In the Vedic calendar, Baisakh Sankranti heralds the onset of Chaitra Navratri, which ends with Ramanavami celebrated on the 9th day and Chaitra Navratri Parana on the 10th day. This Navratri, even though less known, has the same significance and follows the same rituals of fasting and observations as the Shardiya Navratri. Along with worshipping Goddess Durga, what makes this Navratri unique is the birth of Lord Ram on the 9th day of Shukla Paksha. Hence this day is celebrated as Ramanavami, to pay obeisance to Maryada Purushottam Ram – the beacon of righteousness.

Legend and Significance

The name ‘Rama’ translates to bliss and this day signifies the arrival of divine power on the earth. According to legend, King Dashrath of Ayodhya – an emperor in the Treta Yuga – had no children from either of his three wives – Kausalya, Sumitra, and Kaikeyi. Worried that the kingdom will be left without an heir, he sought the guidance of the great sage Vasishta. The sage, along with Maharshi Rishyasringa, performed a Puthra Kamesti Yagna in order to fulfil the king’s desire for a child.

After the yajna, the king was given a bowl of prasad in the form of a divine Kheer. This was consumed by the king’s three wives and on the 9th day of the Chaitra Hindu month at noon, Queen Kausalya gave birth to Ram, who is believed to be the 7th incarnation of the Lord Vishnu. It is said that Lord Ram came to this earth to eradicate adharma and protect his devotees from the attack of demons. He is known to have established ‘Ram Rajya’ which is synonymous with a period of peace and prosperity. As per Hindu mythology, Lord Ram has incarnated in many forms over the ages, such as in the form of Matsya – the fish, Varaha – the boar, and Narsimha – the half-man half-lion, in order to protect his devotees.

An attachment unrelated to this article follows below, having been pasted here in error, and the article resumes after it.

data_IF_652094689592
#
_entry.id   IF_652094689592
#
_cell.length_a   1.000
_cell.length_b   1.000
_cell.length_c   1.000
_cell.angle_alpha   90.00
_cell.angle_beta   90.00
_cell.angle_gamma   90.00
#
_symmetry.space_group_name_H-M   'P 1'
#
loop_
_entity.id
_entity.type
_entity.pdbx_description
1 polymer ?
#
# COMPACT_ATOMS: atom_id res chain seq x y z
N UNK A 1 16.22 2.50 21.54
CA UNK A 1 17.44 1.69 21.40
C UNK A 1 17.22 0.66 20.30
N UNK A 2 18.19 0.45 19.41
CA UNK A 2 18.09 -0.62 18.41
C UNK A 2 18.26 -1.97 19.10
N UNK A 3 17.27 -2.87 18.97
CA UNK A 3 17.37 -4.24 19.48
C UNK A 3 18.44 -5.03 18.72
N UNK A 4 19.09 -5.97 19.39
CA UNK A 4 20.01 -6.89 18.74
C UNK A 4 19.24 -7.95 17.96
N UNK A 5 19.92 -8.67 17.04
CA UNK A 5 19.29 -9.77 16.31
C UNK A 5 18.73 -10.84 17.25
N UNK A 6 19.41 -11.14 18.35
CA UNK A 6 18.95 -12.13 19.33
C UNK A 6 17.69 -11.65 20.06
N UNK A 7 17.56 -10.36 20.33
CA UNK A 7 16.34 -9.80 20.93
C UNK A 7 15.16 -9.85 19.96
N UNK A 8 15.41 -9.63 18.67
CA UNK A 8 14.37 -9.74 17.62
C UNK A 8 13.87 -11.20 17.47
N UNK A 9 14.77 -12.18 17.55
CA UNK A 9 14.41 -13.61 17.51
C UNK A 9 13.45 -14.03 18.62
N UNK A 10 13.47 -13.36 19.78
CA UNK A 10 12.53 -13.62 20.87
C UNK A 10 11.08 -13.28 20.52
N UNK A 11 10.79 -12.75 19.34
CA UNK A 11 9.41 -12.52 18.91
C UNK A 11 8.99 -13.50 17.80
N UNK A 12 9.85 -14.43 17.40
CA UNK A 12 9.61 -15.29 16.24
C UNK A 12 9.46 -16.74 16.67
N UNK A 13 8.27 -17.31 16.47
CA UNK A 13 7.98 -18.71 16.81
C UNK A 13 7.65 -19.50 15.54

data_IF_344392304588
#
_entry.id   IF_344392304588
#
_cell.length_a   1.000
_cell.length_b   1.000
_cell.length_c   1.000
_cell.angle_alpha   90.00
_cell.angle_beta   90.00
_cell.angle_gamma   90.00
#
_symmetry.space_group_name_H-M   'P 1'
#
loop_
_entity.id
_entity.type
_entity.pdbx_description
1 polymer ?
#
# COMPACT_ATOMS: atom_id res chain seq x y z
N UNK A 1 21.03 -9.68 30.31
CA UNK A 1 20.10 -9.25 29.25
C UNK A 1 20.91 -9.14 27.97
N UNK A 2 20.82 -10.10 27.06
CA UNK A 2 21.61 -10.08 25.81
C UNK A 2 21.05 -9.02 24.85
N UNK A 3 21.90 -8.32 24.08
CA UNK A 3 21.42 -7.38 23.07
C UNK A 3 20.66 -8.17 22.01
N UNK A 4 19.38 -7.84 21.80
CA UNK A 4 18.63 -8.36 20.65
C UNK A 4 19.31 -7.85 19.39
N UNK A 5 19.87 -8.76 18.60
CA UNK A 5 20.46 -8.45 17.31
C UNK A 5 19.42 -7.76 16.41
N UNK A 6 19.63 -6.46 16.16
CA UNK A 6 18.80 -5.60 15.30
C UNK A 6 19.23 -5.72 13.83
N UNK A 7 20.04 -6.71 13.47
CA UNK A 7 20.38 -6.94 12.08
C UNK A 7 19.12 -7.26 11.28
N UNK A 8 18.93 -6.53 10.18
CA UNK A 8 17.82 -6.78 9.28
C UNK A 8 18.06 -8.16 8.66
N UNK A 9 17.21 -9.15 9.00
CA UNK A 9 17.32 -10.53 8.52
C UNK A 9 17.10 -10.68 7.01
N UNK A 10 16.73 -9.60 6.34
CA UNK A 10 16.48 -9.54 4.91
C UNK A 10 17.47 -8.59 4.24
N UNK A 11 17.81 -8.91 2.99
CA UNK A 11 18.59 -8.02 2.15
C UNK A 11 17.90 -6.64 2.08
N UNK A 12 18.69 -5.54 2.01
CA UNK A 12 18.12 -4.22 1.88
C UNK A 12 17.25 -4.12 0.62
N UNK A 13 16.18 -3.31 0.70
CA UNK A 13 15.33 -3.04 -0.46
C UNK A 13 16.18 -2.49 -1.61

The day begins with worshipping the Sun, which symbolises power and new beginnings. Some people also choose to observe a day of fasting. Households perform pooja in their devsthanas, where idols of Lord Ram are placed in cradles to honour his birth. Tulsi Ramayan is read and lamps are lit. Kheer is offered as prasad, keeping with the ancient tradition since the time of King Dashrath.

Charity is the backbone of the festival and all households participate in distributing essentials to the poor. Since this is also the close of Chaitra Navratri, Kanya Pujan is performed to honour the divine feminine. In this, nine unmarried young girls – representing the nine forms of Devi – are invited by households, they are worshipped, given gifts, and fed a feast.


Ayodhya is the cynosure of celebrations as the birthplace of Lord Ram. Here people take a holy dip in the Saryu river as part of rituals. All across India, chariot procession is taken out on the streets with images or idols of Lord Ram, his consort Goddess Sita, his brother Lakshman, and the eternal devotee Lord Hanuman. The processions also display the ancient martial art of swordsmanship.

The festival is essentially a reminder of righteous living, a commemoration to surrender and devotion, and the victory of light (love, respect, kindness) over darkness (evil).

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